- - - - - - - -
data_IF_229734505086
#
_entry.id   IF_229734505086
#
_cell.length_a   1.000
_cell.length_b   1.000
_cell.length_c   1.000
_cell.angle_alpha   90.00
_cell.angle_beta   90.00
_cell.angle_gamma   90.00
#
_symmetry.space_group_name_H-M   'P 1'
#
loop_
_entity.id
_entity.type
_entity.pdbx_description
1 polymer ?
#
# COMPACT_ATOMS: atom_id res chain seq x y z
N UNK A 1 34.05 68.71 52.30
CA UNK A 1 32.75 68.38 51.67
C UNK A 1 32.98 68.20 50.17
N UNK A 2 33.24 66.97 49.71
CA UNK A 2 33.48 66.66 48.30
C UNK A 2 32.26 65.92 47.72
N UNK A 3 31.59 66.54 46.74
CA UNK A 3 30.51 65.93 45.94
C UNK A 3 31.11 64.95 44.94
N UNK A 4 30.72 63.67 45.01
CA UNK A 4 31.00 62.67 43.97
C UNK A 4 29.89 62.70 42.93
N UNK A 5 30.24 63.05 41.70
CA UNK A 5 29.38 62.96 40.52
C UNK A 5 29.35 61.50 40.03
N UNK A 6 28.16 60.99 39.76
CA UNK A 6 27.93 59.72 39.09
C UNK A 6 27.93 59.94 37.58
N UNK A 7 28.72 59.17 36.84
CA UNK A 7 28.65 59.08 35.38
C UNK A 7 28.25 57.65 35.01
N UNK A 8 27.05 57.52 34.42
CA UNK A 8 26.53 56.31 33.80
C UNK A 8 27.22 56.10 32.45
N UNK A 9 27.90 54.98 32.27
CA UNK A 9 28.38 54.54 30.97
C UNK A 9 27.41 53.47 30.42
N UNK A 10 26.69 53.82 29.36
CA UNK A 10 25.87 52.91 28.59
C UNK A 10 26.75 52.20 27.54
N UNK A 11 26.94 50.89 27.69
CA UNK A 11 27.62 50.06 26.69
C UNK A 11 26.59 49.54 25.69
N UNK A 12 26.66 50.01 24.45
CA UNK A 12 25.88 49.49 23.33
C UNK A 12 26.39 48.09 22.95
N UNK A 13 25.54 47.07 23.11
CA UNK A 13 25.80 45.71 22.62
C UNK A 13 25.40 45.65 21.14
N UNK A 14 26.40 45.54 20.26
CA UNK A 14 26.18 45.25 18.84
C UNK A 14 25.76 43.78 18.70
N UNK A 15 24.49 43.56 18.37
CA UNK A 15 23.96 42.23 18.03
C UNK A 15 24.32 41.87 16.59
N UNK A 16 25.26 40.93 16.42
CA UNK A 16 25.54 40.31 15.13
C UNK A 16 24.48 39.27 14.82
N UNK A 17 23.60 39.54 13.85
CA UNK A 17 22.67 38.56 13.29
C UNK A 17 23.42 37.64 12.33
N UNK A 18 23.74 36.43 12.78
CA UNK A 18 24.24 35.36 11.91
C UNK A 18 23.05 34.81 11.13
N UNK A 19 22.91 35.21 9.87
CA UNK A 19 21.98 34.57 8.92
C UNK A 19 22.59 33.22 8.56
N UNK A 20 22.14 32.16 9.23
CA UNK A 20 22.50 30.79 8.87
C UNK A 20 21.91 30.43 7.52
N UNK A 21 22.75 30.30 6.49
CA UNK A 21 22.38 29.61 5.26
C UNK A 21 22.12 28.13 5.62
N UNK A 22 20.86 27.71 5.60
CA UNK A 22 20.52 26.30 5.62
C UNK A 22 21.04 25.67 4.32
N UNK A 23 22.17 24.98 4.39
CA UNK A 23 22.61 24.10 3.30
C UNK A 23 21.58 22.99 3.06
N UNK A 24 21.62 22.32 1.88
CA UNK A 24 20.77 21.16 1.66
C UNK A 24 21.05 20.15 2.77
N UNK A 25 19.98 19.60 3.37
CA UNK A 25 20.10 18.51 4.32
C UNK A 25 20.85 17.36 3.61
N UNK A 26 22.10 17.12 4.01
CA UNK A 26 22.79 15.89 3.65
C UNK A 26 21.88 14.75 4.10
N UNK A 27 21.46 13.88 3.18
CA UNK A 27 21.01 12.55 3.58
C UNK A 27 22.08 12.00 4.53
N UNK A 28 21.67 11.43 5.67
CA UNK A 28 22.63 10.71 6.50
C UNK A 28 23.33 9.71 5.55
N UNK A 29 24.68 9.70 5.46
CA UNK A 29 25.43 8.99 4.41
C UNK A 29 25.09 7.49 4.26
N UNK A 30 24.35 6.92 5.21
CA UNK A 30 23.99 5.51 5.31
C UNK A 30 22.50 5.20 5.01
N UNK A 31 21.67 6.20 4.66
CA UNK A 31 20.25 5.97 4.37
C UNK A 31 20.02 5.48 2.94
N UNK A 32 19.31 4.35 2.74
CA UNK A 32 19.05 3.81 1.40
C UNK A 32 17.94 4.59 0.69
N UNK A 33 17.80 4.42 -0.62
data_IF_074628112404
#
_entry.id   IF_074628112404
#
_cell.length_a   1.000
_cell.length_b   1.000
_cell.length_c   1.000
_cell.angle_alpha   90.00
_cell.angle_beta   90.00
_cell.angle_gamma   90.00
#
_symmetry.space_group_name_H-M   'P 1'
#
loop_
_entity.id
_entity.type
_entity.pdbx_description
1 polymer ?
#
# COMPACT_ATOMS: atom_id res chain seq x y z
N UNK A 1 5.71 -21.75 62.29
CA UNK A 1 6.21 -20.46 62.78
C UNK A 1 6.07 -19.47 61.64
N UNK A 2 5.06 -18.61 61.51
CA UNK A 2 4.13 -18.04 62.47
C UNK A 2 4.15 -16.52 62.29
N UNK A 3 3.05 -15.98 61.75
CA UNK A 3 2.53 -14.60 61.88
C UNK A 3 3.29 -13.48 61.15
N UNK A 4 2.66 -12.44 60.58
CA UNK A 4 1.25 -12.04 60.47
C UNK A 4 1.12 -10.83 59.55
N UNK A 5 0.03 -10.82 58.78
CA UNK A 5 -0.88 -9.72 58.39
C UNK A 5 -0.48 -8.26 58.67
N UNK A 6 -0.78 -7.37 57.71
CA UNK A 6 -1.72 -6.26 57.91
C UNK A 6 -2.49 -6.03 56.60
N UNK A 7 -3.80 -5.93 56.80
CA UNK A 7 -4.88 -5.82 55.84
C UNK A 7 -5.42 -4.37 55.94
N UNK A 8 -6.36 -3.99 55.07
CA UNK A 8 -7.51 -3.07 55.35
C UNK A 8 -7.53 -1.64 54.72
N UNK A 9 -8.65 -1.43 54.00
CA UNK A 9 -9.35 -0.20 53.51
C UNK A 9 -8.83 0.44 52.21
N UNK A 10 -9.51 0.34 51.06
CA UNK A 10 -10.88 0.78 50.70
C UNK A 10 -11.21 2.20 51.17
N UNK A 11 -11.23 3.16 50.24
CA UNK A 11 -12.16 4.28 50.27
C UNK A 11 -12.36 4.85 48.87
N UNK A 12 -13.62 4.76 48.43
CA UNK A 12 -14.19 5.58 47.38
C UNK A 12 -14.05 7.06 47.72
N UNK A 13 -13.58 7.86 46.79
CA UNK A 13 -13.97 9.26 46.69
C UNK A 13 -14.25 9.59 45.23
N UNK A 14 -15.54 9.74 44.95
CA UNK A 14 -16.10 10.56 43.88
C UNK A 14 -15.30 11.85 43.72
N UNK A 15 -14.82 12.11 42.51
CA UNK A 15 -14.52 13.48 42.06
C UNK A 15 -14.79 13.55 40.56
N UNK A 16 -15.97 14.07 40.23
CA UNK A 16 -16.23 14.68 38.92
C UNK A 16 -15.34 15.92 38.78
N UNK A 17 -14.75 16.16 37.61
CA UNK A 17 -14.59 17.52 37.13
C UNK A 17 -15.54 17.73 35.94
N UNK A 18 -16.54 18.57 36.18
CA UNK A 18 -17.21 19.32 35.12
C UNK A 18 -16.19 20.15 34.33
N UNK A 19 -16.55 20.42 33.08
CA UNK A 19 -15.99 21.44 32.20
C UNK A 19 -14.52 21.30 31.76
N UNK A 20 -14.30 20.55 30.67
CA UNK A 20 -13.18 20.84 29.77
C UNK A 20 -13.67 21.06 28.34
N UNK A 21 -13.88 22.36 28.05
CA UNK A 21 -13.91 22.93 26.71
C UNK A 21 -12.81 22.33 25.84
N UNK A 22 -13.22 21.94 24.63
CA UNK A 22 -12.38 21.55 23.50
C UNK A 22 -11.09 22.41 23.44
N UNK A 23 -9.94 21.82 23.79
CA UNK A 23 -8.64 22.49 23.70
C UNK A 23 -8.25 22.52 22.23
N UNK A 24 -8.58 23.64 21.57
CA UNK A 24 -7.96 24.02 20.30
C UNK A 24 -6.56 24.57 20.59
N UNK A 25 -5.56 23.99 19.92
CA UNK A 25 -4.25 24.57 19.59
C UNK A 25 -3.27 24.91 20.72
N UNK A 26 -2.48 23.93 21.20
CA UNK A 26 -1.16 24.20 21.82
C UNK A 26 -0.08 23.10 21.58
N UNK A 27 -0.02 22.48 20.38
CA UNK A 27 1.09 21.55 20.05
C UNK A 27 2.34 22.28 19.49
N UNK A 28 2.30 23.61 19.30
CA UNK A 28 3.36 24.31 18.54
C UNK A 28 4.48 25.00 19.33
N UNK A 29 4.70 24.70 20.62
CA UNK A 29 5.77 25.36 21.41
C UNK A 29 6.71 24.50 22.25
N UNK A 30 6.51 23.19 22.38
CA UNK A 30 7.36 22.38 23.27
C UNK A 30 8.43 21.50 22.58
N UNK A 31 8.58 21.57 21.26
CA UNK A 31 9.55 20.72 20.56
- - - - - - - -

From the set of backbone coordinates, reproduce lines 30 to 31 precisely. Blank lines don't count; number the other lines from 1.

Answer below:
N UNK A 4 30.72 63.67 45.01
CA UNK A 4 31.00 62.67 43.97